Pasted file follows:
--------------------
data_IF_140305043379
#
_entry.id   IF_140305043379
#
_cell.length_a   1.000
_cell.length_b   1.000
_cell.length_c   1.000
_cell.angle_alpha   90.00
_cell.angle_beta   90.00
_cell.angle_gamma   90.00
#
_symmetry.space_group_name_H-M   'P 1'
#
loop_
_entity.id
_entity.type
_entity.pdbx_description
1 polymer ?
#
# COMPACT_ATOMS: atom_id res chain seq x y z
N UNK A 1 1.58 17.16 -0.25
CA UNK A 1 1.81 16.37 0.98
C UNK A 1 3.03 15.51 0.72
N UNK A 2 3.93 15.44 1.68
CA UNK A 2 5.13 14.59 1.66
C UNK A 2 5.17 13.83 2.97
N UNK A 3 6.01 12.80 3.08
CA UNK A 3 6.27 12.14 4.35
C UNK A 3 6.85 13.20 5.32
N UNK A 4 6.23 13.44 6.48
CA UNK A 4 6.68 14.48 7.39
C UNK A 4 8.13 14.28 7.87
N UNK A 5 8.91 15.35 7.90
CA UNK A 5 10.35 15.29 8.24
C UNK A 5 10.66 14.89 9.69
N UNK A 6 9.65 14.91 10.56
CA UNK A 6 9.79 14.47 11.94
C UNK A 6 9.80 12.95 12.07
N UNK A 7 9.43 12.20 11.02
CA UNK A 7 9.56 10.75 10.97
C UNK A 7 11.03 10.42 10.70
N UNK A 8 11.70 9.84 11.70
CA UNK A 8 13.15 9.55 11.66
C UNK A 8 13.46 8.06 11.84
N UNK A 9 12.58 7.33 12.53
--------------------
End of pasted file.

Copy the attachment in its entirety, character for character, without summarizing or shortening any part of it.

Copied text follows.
data_IF_140305043379
#
_entry.id   IF_140305043379
#
_cell.length_a   1.000
_cell.length_b   1.000
_cell.length_c   1.000
_cell.angle_alpha   90.00
_cell.angle_beta   90.00
_cell.angle_gamma   90.00
#
_symmetry.space_group_name_H-M   'P 1'
#
loop_
_entity.id
_entity.type
_entity.pdbx_description
1 polymer ?
#
# COMPACT_ATOMS: atom_id res chain seq x y z
N UNK A 1 1.58 17.16 -0.25
CA UNK A 1 1.81 16.37 0.98
C UNK A 1 3.03 15.51 0.72
N UNK A 2 3.93 15.44 1.68
CA UNK A 2 5.13 14.59 1.66
C UNK A 2 5.17 13.83 2.97
N UNK A 3 6.01 12.80 3.08
CA UNK A 3 6.27 12.14 4.35
C UNK A 3 6.85 13.20 5.32
N UNK A 4 6.23 13.44 6.48
CA UNK A 4 6.68 14.48 7.39
C UNK A 4 8.13 14.28 7.87
N UNK A 5 8.91 15.35 7.90
CA UNK A 5 10.35 15.29 8.24
C UNK A 5 10.66 14.89 9.69
N UNK A 6 9.65 14.91 10.56
CA UNK A 6 9.79 14.47 11.94
C UNK A 6 9.80 12.95 12.07
N UNK A 7 9.43 12.20 11.02
CA UNK A 7 9.56 10.75 10.97
C UNK A 7 11.03 10.42 10.70
N UNK A 8 11.70 9.84 11.70
CA UNK A 8 13.15 9.55 11.66
C UNK A 8 13.46 8.06 11.84
N UNK A 9 12.58 7.33 12.53